Our Instructors’ Top Tips for new Open Water Divers

Becoming a certified Open Water Diver is an incredible moment in the life of a scuba diver. You can dive without the supervision of an instructor and you are free to discover the underwater world on your own.

However, this does not mean that you have finished learning all there is to learn about diving. In fact, you have only just begun! Many open water divers make the mistake of assuming that they know everything they need to be a good diver, when they couldn’t be further from the truth, and that mentality can be dangerous both to you, and to other divers.  

So we have come up with our top tips for Open Water Divers on how to improve your diving skills, directly from our instructors here at Dune Mexico Blue Dream.

  1. Don’t let ego take over

    Many experienced divers talk a lot about all the dives they have made, the places they have been and the equipment they use. Often these big words don’t reflect their diving ability. Although you are certified to dive on your own, guides and Divemasters have a wealth of knowledge of both diving and the local area. If you decide to dive with a guide, listen to their advice, follow them for the best sightings of local marine life and if you’re in a large group, make their life easier and stay within visibility.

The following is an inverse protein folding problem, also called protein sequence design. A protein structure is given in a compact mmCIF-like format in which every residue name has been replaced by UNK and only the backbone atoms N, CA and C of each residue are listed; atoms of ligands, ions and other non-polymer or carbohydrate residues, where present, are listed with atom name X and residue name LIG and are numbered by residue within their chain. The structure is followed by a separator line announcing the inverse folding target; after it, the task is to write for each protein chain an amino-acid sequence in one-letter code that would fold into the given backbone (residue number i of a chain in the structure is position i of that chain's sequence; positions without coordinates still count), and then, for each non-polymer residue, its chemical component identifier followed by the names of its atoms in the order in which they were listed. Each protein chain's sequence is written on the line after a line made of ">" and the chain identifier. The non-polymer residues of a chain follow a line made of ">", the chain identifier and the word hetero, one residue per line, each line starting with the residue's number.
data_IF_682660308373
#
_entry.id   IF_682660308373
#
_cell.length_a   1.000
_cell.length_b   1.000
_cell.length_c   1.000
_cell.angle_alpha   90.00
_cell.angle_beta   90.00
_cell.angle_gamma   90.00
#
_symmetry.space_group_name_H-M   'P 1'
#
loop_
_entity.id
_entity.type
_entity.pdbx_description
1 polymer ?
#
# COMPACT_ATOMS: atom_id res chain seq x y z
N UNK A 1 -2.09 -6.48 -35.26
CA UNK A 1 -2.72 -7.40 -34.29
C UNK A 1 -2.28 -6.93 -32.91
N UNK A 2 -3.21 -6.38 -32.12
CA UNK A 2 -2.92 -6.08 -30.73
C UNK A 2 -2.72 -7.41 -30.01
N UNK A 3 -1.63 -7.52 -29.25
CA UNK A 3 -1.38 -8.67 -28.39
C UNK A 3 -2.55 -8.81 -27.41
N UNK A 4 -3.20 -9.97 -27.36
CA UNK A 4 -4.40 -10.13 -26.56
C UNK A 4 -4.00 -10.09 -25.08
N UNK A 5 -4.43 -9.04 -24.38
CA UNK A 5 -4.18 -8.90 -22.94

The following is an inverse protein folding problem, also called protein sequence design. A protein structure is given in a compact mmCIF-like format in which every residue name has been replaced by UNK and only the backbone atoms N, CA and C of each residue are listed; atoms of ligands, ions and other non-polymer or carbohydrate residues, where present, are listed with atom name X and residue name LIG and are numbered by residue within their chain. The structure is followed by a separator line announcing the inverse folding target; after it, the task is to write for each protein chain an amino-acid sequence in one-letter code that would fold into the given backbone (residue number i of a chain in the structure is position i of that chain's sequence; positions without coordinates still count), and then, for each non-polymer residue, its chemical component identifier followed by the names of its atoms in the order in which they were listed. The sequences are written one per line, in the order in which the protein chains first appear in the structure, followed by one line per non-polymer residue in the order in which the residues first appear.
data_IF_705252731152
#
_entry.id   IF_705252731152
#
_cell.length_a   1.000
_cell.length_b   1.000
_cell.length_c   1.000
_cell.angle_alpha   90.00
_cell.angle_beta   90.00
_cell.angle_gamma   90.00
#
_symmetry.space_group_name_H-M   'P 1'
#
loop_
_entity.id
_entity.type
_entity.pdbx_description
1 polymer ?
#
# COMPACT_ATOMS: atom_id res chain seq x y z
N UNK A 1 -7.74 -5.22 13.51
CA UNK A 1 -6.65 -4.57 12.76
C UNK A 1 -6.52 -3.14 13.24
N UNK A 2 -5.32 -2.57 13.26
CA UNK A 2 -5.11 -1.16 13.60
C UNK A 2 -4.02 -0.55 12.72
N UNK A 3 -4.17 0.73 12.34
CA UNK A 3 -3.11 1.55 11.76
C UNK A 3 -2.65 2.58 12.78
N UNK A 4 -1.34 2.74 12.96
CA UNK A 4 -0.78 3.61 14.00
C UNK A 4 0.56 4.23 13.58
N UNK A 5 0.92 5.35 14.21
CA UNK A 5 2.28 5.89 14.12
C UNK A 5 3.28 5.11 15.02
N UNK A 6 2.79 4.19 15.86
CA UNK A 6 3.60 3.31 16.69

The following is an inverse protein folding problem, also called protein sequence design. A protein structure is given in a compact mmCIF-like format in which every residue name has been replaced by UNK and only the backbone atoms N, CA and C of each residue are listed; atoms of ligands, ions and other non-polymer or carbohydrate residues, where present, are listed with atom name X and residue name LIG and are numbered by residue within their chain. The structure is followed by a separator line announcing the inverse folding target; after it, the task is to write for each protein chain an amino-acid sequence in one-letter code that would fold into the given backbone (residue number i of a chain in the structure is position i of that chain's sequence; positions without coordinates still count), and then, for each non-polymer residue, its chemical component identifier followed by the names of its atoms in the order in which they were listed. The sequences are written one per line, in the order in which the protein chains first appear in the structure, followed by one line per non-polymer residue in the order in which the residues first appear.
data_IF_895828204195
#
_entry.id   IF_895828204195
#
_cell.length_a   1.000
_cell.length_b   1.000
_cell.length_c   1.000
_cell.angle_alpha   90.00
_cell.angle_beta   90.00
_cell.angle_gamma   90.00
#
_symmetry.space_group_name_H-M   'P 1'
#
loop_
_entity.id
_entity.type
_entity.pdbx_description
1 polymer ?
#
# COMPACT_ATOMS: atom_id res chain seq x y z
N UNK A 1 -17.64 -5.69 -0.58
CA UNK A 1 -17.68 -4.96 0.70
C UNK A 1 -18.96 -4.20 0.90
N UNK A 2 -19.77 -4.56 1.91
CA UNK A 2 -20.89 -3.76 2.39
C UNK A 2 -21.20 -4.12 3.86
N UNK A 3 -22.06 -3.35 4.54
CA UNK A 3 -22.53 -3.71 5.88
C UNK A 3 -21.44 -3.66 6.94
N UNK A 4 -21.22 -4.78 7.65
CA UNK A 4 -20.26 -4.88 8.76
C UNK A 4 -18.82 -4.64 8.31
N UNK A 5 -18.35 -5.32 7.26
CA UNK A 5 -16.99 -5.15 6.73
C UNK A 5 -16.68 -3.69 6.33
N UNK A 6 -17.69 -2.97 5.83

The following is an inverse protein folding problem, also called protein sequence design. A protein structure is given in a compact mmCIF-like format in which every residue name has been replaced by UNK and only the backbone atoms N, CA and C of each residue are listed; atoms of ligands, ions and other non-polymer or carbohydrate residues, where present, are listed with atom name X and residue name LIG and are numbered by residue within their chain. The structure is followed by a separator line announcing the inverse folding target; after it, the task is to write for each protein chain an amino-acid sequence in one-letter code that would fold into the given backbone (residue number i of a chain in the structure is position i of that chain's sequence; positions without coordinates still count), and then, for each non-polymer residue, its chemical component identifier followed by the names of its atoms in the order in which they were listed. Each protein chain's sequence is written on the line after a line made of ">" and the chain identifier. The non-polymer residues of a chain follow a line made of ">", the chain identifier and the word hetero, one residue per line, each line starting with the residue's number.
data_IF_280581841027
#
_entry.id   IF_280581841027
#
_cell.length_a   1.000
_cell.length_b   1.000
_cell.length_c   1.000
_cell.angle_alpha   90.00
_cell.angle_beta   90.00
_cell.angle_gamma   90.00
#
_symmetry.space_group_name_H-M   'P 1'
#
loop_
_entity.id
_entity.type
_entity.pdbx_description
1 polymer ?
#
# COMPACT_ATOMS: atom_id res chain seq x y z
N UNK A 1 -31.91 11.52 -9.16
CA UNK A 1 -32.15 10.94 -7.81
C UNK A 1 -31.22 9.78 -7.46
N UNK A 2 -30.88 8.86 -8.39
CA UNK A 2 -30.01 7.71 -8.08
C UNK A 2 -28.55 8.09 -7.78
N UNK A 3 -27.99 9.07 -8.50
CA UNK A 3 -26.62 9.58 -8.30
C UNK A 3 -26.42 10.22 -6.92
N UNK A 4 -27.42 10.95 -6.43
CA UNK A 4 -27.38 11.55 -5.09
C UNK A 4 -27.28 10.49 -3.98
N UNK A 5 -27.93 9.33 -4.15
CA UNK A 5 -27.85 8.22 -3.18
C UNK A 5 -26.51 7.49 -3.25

Lucille – Open Water Scuba Instructor

  2. Stay neutral

    The main aim of scuba diving is to remain neutrally buoyant, meaning you neither float nor sink in the water. Open water divers should work a lot on this to begin with it’s a skills we keep working on with every dive, because neutral buoyancy helps with multiple aspects of your diving. You will improve your air consumption by not adding and removing air from your BCD, you will conserve your energy because you will not be struggling to stay up or down. You will protect the environment by staying the right distance from the reefs and animals, and you will be free to focus on the beautiful surroundings, spot more sea life, take photos and much more. Practise adapting your buoyancy through adding and removing air primarily using your lungs, not your BCD. Completing the peak performance buoyancy specialty certification is a great way of sharpening those skills and it is one of the most useful specialities an Open Water diver can do. The exercises are challenging but lots of fun and at the end, you’ll have much greater control over your movement in the water.

    Camille – PADI Platinum Course Director and IDC Instructor.

    Find out more about the Peak Performance Buoyancy specialty

     

  3. Not all instructors teach the same way

    You learn to implicitly trust your Open Water instructor when you are first certified, after all they are the person who got you into the water and taught you everything you needed to become certified. However many divers make the mistake of dogmatically listening to every technique of that instructor, they take their first instructor’s word as the bible and close their ears to the advice of others. There are some amazing instructors out there, but not all, so take points of view from multiple places. Instructors come from all backgrounds and also from different diving certification agencies, so each has their own style of diving and of teaching. When you dive with a new instructor, embrace the opportunity to learn a new technique.